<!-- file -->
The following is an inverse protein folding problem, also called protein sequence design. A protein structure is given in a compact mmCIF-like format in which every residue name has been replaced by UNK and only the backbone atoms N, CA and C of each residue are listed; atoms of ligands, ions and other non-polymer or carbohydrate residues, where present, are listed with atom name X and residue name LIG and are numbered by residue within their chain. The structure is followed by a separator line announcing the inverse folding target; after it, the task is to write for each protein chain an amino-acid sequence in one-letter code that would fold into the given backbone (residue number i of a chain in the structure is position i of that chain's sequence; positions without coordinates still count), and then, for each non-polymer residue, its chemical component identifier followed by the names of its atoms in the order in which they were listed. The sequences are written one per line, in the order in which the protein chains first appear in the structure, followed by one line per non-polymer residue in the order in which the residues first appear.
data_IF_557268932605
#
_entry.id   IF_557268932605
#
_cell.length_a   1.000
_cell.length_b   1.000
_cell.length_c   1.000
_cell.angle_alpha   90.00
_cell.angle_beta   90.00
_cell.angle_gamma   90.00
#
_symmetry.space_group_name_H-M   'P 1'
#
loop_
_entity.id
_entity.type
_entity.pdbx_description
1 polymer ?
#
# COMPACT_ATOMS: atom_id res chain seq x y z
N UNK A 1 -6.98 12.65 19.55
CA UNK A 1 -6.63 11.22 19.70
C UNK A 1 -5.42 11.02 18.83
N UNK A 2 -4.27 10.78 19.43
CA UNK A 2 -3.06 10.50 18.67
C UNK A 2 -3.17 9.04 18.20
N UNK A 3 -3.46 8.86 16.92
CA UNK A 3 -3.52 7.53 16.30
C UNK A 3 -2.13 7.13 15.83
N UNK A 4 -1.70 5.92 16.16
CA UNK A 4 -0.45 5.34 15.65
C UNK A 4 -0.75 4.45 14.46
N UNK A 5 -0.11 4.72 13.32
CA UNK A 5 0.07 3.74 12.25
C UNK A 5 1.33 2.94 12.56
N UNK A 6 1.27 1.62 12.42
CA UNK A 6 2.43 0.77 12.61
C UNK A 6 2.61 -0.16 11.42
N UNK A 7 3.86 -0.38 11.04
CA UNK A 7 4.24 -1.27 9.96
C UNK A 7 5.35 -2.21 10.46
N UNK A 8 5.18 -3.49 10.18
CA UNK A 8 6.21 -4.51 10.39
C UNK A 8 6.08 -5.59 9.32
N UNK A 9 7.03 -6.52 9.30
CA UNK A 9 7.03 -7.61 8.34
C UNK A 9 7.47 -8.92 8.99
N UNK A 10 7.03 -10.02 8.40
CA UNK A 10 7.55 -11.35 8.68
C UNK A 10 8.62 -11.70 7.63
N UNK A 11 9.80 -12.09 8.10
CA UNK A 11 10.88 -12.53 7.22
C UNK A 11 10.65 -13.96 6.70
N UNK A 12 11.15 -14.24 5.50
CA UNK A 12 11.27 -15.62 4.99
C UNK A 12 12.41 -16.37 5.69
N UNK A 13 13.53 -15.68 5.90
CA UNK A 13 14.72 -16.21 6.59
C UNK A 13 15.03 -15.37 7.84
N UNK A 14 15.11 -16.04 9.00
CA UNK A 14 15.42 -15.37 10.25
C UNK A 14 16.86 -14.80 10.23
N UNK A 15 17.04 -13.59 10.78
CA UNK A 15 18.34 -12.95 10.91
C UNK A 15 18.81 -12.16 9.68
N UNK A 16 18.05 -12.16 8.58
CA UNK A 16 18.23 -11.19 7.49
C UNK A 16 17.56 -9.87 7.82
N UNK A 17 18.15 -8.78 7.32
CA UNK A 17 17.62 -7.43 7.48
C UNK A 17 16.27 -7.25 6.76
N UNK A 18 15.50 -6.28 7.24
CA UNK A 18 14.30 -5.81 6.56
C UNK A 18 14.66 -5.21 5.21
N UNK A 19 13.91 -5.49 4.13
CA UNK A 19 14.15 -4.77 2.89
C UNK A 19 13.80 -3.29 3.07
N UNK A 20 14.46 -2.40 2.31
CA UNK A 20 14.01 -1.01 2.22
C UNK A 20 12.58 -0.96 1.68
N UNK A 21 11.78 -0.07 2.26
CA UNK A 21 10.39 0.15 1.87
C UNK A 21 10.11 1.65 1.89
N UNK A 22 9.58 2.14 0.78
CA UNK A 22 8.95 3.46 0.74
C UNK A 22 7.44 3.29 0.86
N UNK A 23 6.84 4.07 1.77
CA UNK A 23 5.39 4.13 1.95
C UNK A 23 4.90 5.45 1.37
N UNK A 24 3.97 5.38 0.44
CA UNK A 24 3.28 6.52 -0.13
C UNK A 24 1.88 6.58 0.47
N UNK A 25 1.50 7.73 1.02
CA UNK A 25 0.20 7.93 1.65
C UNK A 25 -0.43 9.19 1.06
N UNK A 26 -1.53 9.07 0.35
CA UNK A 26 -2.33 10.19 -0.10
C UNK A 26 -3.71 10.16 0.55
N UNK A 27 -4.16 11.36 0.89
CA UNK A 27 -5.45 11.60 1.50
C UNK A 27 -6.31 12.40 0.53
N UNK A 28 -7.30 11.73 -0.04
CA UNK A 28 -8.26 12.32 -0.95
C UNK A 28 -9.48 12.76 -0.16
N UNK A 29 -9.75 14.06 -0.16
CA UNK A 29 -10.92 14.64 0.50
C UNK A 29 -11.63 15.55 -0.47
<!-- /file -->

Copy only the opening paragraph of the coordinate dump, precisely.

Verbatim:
The following is an inverse protein folding problem, also called protein sequence design. A protein structure is given in a compact mmCIF-like format in which every residue name has been replaced by UNK and only the backbone atoms N, CA and C of each residue are listed; atoms of ligands, ions and other non-polymer or carbohydrate residues, where present, are listed with atom name X and residue name LIG and are numbered by residue within their chain. The structure is followed by a separator line announcing the inverse folding target; after it, the task is to write for each protein chain an amino-acid sequence in one-letter code that would fold into the given backbone (residue number i of a chain in the structure is position i of that chain's sequence; positions without coordinates still count), and then, for each non-polymer residue, its chemical component identifier followed by the names of its atoms in the order in which they were listed. The sequences are written one per line, in the order in which the protein chains first appear in the structure, followed by one line per non-polymer residue in the order in which the residues first appear.